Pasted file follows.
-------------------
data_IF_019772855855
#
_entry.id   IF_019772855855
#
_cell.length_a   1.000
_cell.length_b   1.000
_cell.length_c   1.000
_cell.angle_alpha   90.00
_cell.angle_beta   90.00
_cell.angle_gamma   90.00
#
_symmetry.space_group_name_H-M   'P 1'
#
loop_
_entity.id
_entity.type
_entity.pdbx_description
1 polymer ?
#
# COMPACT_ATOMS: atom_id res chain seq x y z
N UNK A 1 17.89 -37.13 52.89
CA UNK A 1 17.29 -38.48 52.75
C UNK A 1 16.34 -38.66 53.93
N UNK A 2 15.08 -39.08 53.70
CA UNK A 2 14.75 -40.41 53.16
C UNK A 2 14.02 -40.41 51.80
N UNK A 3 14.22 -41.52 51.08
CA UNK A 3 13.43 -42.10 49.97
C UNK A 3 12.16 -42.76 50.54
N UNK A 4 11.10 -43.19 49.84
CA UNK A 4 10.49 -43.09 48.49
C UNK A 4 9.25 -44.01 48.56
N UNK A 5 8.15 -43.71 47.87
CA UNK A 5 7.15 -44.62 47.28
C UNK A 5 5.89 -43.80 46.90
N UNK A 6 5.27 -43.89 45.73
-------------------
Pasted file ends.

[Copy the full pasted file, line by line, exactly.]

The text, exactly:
data_IF_019772855855
#
_entry.id   IF_019772855855
#
_cell.length_a   1.000
_cell.length_b   1.000
_cell.length_c   1.000
_cell.angle_alpha   90.00
_cell.angle_beta   90.00
_cell.angle_gamma   90.00
#
_symmetry.space_group_name_H-M   'P 1'
#
loop_
_entity.id
_entity.type
_entity.pdbx_description
1 polymer ?
#
# COMPACT_ATOMS: atom_id res chain seq x y z
N UNK A 1 17.89 -37.13 52.89
CA UNK A 1 17.29 -38.48 52.75
C UNK A 1 16.34 -38.66 53.93
N UNK A 2 15.08 -39.08 53.70
CA UNK A 2 14.75 -40.41 53.16
C UNK A 2 14.02 -40.41 51.80
N UNK A 3 14.22 -41.52 51.08
CA UNK A 3 13.43 -42.10 49.97
C UNK A 3 12.16 -42.76 50.54
N UNK A 4 11.10 -43.19 49.84
CA UNK A 4 10.49 -43.09 48.49
C UNK A 4 9.25 -44.01 48.56
N UNK A 5 8.15 -43.71 47.87
CA UNK A 5 7.15 -44.62 47.28
C UNK A 5 5.89 -43.80 46.90
N UNK A 6 5.27 -43.89 45.73